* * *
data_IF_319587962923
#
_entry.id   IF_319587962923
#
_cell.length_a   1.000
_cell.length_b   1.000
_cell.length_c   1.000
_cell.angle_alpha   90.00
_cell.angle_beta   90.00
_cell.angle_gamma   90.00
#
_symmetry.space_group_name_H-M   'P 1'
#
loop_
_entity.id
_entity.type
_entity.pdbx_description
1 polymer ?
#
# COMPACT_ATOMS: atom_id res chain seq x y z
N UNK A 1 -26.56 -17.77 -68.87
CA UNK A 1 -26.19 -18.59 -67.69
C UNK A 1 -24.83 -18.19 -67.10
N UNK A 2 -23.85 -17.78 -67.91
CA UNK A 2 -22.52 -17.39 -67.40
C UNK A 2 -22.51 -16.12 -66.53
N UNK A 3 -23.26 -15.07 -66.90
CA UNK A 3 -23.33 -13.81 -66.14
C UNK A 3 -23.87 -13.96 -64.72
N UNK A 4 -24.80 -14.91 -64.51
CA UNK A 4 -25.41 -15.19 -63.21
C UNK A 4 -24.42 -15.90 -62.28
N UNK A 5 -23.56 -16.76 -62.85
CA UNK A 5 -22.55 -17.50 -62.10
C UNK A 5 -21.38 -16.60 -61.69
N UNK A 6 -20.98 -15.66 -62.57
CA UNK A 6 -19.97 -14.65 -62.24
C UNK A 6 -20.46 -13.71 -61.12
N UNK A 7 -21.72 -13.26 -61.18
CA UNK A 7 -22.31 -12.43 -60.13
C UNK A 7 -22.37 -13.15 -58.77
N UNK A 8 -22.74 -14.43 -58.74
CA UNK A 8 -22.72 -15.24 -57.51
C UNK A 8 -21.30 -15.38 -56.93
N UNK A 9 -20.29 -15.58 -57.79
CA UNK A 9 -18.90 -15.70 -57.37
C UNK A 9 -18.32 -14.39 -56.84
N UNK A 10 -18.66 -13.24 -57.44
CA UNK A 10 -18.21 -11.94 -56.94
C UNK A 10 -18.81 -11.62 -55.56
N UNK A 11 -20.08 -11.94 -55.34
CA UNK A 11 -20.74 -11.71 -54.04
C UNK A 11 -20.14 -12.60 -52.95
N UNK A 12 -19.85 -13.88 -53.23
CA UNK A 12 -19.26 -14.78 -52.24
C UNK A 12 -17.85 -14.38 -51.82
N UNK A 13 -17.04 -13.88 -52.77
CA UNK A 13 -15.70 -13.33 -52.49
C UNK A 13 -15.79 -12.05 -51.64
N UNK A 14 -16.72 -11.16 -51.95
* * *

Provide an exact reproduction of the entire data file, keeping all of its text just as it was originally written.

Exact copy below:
data_IF_319587962923
#
_entry.id   IF_319587962923
#
_cell.length_a   1.000
_cell.length_b   1.000
_cell.length_c   1.000
_cell.angle_alpha   90.00
_cell.angle_beta   90.00
_cell.angle_gamma   90.00
#
_symmetry.space_group_name_H-M   'P 1'
#
loop_
_entity.id
_entity.type
_entity.pdbx_description
1 polymer ?
#
# COMPACT_ATOMS: atom_id res chain seq x y z
N UNK A 1 -26.56 -17.77 -68.87
CA UNK A 1 -26.19 -18.59 -67.69
C UNK A 1 -24.83 -18.19 -67.10
N UNK A 2 -23.85 -17.78 -67.91
CA UNK A 2 -22.52 -17.39 -67.40
C UNK A 2 -22.51 -16.12 -66.53
N UNK A 3 -23.26 -15.07 -66.90
CA UNK A 3 -23.33 -13.81 -66.14
C UNK A 3 -23.87 -13.96 -64.72
N UNK A 4 -24.80 -14.91 -64.51
CA UNK A 4 -25.41 -15.19 -63.21
C UNK A 4 -24.42 -15.90 -62.28
N UNK A 5 -23.56 -16.76 -62.85
CA UNK A 5 -22.55 -17.50 -62.10
C UNK A 5 -21.38 -16.60 -61.69
N UNK A 6 -20.98 -15.66 -62.57
CA UNK A 6 -19.97 -14.65 -62.24
C UNK A 6 -20.46 -13.71 -61.12
N UNK A 7 -21.72 -13.26 -61.18
CA UNK A 7 -22.31 -12.43 -60.13
C UNK A 7 -22.37 -13.15 -58.77
N UNK A 8 -22.74 -14.43 -58.74
CA UNK A 8 -22.72 -15.24 -57.51
C UNK A 8 -21.30 -15.38 -56.93
N UNK A 9 -20.29 -15.58 -57.79
CA UNK A 9 -18.90 -15.70 -57.37
C UNK A 9 -18.32 -14.39 -56.84
N UNK A 10 -18.66 -13.24 -57.44
CA UNK A 10 -18.21 -11.94 -56.94
C UNK A 10 -18.81 -11.62 -55.56
N UNK A 11 -20.08 -11.94 -55.34
CA UNK A 11 -20.74 -11.71 -54.04
C UNK A 11 -20.14 -12.60 -52.95
N UNK A 12 -19.85 -13.88 -53.23
CA UNK A 12 -19.26 -14.78 -52.24
C UNK A 12 -17.85 -14.38 -51.82
N UNK A 13 -17.04 -13.88 -52.77
CA UNK A 13 -15.70 -13.33 -52.49
C UNK A 13 -15.79 -12.05 -51.64
N UNK A 14 -16.72 -11.16 -51.95